Enes Kanter Freedom (he changed his last name upon recently receiving U.S. citizenship) is a breath of fresh air amid the seemingly constant public scorn for America we hear from activists, celebrities, and progressive politicians.
In a piece for The Atlantic, the Boston Celtics player who gained prominence recently for speaking out against human rights abuses explains why he loves America so much and decided to become a citizen.
Growing up in Turkey, where President Recep Tayyip Erdogan has been ruling as an authoritarian since 2014, Freedom experienced firsthand the government's wrath against those who dared to speak out.
When I first arrived in the United States, I had to adjust to a new language, new norms, and new traditions. But I was perhaps most stunned by a simple comment a teammate made. He criticized President Barack Obama, which I feared could have landed him in prison. He smiled and said: “This isn’t Turkey, brother. You have the freedom to say whatever you want.”
Americans might find the thought absurd, but the threat of prison is all too real for those living under authoritarian rule around the world. (The Atlantic)
He explained how his parents publicly disowned him, that his dad eventually was jailed, and his siblings were blocked from employment.
And he, too, could've wound up getting jailed or worse.
"In 2017, on a basketball trip to Indonesia, I received a tip to leave the country immediately, to avoid a suspected kidnapping attempt by Turkish agents," he wrote. "On the next leg of our trip, in Europe, I was informed by border control that Turkey had revoked my citizenship. I would later learn that the regime had also issued an international arrest warrant against me.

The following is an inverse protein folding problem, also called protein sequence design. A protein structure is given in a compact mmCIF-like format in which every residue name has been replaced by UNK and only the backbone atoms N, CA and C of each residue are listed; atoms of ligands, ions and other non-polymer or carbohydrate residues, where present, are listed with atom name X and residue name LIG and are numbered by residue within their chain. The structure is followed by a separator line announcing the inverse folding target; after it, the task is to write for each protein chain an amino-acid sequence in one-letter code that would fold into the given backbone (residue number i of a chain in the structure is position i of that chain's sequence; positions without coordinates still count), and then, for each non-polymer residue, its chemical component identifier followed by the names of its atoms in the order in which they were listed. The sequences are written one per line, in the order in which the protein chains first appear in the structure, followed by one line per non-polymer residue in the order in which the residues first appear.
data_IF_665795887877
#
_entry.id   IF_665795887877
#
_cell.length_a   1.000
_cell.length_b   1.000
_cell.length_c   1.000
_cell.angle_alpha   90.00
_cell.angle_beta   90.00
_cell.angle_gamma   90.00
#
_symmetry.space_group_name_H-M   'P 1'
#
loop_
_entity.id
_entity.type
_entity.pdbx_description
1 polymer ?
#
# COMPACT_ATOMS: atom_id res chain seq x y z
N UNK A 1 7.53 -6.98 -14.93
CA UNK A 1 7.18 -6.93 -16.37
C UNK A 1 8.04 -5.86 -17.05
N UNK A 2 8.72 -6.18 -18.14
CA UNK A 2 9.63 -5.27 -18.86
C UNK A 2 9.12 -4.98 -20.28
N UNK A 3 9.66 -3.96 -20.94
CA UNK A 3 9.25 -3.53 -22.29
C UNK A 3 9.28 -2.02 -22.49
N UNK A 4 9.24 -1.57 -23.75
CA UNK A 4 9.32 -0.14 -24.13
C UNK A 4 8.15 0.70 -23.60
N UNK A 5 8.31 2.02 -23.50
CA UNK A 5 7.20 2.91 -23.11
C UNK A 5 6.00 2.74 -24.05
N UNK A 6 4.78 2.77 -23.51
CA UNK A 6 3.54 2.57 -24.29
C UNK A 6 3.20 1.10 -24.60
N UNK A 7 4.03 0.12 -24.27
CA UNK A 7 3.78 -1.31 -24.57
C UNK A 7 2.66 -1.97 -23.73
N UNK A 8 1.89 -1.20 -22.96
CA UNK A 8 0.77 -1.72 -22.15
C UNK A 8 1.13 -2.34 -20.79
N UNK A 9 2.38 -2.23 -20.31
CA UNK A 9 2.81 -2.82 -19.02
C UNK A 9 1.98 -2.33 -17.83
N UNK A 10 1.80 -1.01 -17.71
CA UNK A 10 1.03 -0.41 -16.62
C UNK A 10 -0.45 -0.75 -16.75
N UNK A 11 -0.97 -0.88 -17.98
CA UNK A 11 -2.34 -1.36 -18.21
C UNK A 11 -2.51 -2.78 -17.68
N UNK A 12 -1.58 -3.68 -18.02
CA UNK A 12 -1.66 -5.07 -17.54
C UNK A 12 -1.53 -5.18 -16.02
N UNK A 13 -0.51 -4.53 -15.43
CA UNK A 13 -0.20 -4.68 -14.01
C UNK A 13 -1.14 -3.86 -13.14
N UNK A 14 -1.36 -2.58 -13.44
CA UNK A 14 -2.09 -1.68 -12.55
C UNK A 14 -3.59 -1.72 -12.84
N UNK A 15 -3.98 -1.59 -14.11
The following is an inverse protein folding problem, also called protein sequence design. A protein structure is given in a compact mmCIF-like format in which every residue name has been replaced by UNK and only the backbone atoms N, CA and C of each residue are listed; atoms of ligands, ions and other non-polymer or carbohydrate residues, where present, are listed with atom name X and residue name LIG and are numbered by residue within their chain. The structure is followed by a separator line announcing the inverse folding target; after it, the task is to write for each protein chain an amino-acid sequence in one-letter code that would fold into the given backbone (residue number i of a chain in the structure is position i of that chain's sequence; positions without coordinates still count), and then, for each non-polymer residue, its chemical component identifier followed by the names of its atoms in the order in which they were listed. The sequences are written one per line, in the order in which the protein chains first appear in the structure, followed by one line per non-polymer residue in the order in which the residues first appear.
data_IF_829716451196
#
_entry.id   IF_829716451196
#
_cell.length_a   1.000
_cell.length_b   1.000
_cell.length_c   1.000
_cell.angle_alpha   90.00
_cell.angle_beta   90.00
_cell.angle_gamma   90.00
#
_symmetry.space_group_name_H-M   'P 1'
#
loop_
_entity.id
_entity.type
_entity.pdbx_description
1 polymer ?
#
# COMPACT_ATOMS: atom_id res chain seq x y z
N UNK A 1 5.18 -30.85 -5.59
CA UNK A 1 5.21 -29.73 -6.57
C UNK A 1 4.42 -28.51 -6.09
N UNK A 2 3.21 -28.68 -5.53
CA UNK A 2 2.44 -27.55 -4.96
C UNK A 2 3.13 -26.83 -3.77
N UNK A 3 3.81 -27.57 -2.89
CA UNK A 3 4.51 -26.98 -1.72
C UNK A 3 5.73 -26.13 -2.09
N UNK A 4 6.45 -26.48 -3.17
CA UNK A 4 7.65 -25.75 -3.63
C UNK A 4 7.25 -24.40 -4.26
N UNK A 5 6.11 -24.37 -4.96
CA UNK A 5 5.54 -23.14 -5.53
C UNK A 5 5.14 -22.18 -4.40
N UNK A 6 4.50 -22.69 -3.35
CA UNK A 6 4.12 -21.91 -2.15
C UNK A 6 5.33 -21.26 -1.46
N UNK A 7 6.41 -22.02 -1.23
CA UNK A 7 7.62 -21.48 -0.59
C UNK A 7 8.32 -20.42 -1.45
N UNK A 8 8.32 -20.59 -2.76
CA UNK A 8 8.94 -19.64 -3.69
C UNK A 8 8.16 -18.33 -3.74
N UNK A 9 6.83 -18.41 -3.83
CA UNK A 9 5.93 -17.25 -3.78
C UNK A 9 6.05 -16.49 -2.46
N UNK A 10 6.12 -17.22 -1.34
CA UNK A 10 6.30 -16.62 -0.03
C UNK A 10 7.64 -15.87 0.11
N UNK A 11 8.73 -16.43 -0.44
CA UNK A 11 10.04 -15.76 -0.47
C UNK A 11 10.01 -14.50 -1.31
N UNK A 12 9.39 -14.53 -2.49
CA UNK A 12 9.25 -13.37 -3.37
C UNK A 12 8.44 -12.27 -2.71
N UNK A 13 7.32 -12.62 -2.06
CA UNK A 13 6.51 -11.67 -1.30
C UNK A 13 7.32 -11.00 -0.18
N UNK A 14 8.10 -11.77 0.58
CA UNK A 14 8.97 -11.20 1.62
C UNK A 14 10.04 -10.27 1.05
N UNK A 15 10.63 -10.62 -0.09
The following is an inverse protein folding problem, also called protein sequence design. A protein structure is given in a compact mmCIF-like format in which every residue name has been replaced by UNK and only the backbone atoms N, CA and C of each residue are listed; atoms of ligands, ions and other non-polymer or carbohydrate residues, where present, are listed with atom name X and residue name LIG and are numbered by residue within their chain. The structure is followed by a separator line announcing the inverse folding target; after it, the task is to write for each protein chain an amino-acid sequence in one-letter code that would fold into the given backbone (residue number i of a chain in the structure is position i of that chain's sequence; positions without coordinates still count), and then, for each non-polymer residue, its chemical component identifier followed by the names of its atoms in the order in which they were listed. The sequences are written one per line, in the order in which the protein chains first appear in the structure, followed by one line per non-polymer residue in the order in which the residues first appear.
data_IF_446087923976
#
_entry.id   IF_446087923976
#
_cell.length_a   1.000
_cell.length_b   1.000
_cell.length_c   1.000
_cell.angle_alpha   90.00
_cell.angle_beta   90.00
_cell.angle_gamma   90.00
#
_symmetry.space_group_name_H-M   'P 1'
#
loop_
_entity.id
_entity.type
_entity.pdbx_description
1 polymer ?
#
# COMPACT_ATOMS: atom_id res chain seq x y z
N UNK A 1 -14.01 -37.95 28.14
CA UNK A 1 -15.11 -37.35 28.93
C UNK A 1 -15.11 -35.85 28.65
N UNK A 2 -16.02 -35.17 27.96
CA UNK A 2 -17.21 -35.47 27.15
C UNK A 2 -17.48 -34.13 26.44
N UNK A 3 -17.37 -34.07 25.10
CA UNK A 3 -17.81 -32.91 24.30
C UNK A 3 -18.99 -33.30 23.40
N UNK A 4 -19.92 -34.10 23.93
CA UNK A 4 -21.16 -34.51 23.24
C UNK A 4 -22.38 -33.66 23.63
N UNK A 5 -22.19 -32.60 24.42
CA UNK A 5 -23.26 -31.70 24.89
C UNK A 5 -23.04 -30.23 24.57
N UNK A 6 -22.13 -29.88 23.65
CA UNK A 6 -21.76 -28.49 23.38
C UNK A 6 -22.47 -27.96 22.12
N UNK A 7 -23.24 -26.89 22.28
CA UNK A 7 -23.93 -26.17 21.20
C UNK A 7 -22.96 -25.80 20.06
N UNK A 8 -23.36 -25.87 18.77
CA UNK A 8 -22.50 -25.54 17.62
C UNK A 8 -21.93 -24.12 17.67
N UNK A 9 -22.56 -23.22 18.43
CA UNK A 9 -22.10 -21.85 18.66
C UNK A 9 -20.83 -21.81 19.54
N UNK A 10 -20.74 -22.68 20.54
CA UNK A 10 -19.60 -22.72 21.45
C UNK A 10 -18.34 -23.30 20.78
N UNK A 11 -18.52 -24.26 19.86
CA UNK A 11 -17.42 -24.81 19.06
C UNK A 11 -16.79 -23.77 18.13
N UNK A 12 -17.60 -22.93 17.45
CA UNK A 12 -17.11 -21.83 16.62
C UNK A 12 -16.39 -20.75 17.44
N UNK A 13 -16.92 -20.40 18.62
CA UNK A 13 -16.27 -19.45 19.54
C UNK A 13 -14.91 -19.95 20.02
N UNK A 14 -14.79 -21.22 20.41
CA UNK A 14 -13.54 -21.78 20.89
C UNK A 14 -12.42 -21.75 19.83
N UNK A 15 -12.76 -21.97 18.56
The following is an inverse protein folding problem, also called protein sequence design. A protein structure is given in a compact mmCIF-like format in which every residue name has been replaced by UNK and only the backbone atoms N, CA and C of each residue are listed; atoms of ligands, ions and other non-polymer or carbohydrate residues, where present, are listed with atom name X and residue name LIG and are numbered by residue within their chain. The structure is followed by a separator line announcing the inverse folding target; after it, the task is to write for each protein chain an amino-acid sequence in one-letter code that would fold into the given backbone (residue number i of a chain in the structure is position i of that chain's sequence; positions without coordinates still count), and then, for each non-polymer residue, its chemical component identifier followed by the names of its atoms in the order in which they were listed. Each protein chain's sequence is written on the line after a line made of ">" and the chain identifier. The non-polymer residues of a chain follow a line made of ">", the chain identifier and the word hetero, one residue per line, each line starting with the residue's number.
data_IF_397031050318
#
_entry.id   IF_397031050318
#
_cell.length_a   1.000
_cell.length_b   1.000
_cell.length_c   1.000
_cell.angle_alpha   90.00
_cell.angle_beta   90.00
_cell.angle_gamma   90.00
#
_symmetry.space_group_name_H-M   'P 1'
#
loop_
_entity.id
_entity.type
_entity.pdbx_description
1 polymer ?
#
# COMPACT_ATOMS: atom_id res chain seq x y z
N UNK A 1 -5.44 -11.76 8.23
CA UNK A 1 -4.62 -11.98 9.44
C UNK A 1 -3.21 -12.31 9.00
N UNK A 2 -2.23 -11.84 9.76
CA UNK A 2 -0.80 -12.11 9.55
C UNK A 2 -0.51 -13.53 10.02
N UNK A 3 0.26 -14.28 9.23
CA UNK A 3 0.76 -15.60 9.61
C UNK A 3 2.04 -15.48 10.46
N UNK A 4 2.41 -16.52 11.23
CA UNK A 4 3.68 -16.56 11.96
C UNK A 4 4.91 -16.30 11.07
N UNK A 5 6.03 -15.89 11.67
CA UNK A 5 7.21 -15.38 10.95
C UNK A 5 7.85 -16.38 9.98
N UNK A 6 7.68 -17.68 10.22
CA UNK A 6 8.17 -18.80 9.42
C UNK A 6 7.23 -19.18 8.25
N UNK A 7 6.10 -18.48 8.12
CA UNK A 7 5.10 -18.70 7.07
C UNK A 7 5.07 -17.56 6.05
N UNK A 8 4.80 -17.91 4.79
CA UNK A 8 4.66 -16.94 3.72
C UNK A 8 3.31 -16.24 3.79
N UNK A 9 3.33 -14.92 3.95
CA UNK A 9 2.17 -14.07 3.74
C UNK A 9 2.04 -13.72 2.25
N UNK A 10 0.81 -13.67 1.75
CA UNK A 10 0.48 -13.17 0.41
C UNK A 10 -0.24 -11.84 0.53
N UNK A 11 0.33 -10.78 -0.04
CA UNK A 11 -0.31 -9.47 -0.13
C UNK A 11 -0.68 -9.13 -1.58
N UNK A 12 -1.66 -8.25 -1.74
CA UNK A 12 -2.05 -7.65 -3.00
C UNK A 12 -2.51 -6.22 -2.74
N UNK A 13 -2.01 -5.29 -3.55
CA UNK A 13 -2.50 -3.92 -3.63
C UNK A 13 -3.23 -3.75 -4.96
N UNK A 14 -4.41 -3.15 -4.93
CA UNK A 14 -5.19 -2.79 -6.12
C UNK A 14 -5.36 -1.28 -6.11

"I was stranded. I had no family. I had no nationality. I had no home," he added.
But that's when America opened the door, and since then, he's taken full advantage of the First Amendment.
"When I started the process of becoming an American citizen, I realized that life is bigger than basketball. I decided to dedicate the power and privilege of my platform to the causes that matter—to be a voice for the voiceless," he said. "Yet far too many celebrities, athletes, and corporations still choose their money over their morals."
He ended the piece by writing about how much pride he has in his new citizenship.
"For six long years, I was without a home. I know what it's like for a people to have their freedom stripped away. And I know what it's like to have my own freedom stripped away. But this week, I'm reclaiming my Freedom. I just became an American citizen, and I'm making America and its freedoms a part of my very identity," he said.
"I'm overwhelmed with emotion just writing these words: I, Enes Kanter Freedom, am proud to be a citizen of the United States of America, the land of the free, and home of the brave."